BY David Pagel in Reviews | 09 AUG 95
Featured in
Issue 24

Hidden Witness: African Americans in Early Photography, Carrie Mae Weems Reacts to 'Hidden Witnesses

BY David Pagel in Reviews | 09 AUG 95

This rare pairing of exhibitions juxtaposed more than 65 daguerreotypes, tintypes, ambrotypes and other early photographs of African-Americans made before, during and after the Civil War with about three dozen photographically enlarged pictures of people of African descent selected by Carrie Mae Weems. The images in 'Hidden Witness: African Americans in Early Photography' occupied the first, larger gallery, which was dimly lit to prevent the antique photos from fading. Set in elaborately engraved metal cases lined with velvet, these remarkable portraits of freemen, musicians, soldiers, mothers, couples and children were culled from the Getty's extensive holdings (under the direction of Weston Naef, Curator of Photographs), and from the private collection of Jackie Napolean Wilson, guest curator. Weems drew her reproductions, collectively titled 'Carrie Mae Weems Reacts to "Hidden Witness"', from a wide variety of unidentified sources, including the adjoining show.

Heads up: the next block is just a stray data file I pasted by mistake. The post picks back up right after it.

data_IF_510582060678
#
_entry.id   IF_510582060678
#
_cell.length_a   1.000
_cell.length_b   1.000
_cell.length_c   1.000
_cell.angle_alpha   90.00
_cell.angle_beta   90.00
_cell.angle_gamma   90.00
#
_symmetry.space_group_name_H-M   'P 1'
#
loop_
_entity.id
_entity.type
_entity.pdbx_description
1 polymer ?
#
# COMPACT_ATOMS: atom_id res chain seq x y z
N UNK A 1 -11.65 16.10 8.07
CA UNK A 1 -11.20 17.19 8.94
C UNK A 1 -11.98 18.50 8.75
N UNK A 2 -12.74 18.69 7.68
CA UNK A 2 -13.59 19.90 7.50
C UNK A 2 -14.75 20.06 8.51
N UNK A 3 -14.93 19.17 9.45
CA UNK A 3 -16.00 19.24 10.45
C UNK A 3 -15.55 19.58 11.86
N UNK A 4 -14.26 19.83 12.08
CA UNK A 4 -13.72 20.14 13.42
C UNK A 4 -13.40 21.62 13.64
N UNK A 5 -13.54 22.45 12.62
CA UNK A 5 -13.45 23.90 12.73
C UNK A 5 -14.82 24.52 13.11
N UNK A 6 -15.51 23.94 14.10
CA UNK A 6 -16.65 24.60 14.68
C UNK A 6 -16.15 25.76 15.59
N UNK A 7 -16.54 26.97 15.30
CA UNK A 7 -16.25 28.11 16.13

Weems laid sheets of red plexiglass over all but two images (which were seen through blue-tinted plexiglass), and emblazoned an accusatory (red) or confessional (blue) text over each picture. These loaded, poem-like passages contrasted radically with Wilson's personal, poetic musings about the people in the 19th-century photographs. Where the collector-turned-curator freely speculated about the attitudes, feelings and personalities of the mostly anonymous sitters, Weems put together a thematically coherent story-board whose scenes frequently began with the pronoun 'You'. Though Wilson's impressionistic wall-labels had a naive, overly enthusiastic tone, they provided some useful historical information ­ about the shifting roles blacks played in the military; the impact new laws had on various segments of the black population in the North and the South; and the percentage of Southern whites who owned slaves and land, land only, or neither (a third in each category). Weems' pointed inscriptions dispensed with such precise information, instead telling a mythologised tale of a tragic, involuntary fall from grace that has not, to this day, been redeemed.